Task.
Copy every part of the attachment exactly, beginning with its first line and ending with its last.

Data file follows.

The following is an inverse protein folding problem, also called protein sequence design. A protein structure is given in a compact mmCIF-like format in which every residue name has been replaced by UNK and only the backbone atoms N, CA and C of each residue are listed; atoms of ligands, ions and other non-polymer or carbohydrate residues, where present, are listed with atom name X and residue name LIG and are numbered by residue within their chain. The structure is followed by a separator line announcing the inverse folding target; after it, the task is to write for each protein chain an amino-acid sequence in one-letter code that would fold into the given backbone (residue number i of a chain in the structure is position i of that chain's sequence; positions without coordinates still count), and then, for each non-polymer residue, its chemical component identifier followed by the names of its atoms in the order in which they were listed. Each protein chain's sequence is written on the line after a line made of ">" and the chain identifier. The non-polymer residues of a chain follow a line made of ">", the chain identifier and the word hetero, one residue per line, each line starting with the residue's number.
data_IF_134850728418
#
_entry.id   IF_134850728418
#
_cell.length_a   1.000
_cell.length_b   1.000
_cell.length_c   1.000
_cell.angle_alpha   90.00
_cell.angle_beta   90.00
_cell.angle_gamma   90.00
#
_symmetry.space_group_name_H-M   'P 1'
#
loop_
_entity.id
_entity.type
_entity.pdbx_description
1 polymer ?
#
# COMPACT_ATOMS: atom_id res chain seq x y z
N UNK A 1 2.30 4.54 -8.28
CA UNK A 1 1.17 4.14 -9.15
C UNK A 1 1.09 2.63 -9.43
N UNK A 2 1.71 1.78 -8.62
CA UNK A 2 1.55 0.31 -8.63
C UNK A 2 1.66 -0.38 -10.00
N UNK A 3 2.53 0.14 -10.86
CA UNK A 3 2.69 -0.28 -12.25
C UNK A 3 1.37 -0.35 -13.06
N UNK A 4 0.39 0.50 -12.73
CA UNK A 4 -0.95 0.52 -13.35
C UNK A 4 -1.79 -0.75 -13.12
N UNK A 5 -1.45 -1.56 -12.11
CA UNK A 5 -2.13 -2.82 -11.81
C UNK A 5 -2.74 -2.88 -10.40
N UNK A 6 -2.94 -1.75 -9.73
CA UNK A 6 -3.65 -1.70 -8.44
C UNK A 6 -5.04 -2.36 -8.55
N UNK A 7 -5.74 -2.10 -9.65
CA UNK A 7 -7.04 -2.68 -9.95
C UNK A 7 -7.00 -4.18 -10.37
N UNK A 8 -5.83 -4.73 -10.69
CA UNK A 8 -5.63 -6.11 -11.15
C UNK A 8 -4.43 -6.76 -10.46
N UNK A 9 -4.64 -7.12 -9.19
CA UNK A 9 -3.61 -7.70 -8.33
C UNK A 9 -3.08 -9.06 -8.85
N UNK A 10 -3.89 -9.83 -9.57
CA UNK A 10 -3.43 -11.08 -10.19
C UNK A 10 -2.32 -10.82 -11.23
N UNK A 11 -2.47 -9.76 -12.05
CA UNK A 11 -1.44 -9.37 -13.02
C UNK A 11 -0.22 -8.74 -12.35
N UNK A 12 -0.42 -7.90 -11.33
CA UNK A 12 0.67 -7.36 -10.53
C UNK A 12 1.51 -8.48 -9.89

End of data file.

The following is an inverse protein folding problem, also called protein sequence design. A protein structure is given in a compact mmCIF-like format in which every residue name has been replaced by UNK and only the backbone atoms N, CA and C of each residue are listed; atoms of ligands, ions and other non-polymer or carbohydrate residues, where present, are listed with atom name X and residue name LIG and are numbered by residue within their chain. The structure is followed by a separator line announcing the inverse folding target; after it, the task is to write for each protein chain an amino-acid sequence in one-letter code that would fold into the given backbone (residue number i of a chain in the structure is position i of that chain's sequence; positions without coordinates still count), and then, for each non-polymer residue, its chemical component identifier followed by the names of its atoms in the order in which they were listed. Each protein chain's sequence is written on the line after a line made of ">" and the chain identifier. The non-polymer residues of a chain follow a line made of ">", the chain identifier and the word hetero, one residue per line, each line starting with the residue's number.
data_IF_134850728418
#
_entry.id   IF_134850728418
#
_cell.length_a   1.000
_cell.length_b   1.000
_cell.length_c   1.000
_cell.angle_alpha   90.00
_cell.angle_beta   90.00
_cell.angle_gamma   90.00
#
_symmetry.space_group_name_H-M   'P 1'
#
loop_
_entity.id
_entity.type
_entity.pdbx_description
1 polymer ?
#
# COMPACT_ATOMS: atom_id res chain seq x y z
N UNK A 1 2.30 4.54 -8.28
CA UNK A 1 1.17 4.14 -9.15
C UNK A 1 1.09 2.63 -9.43
N UNK A 2 1.71 1.78 -8.62
CA UNK A 2 1.55 0.31 -8.63
C UNK A 2 1.66 -0.38 -10.00
N UNK A 3 2.53 0.14 -10.86
CA UNK A 3 2.69 -0.28 -12.25
C UNK A 3 1.37 -0.35 -13.06
N UNK A 4 0.39 0.50 -12.73
CA UNK A 4 -0.95 0.52 -13.35
C UNK A 4 -1.79 -0.75 -13.12
N UNK A 5 -1.45 -1.56 -12.11
CA UNK A 5 -2.13 -2.82 -11.81
C UNK A 5 -2.74 -2.88 -10.40
N UNK A 6 -2.94 -1.75 -9.73
CA UNK A 6 -3.65 -1.70 -8.44
C UNK A 6 -5.04 -2.36 -8.55
N UNK A 7 -5.74 -2.10 -9.65
CA UNK A 7 -7.04 -2.68 -9.95
C UNK A 7 -7.00 -4.18 -10.37
N UNK A 8 -5.83 -4.73 -10.69
CA UNK A 8 -5.63 -6.11 -11.15
C UNK A 8 -4.43 -6.76 -10.46
N UNK A 9 -4.64 -7.12 -9.19
CA UNK A 9 -3.61 -7.70 -8.33
C UNK A 9 -3.08 -9.06 -8.85
N UNK A 10 -3.89 -9.83 -9.57
CA UNK A 10 -3.43 -11.08 -10.19
C UNK A 10 -2.32 -10.82 -11.23
N UNK A 11 -2.47 -9.76 -12.05
CA UNK A 11 -1.44 -9.37 -13.02
C UNK A 11 -0.22 -8.74 -12.35
N UNK A 12 -0.42 -7.90 -11.33
CA UNK A 12 0.67 -7.36 -10.53
C UNK A 12 1.51 -8.48 -9.89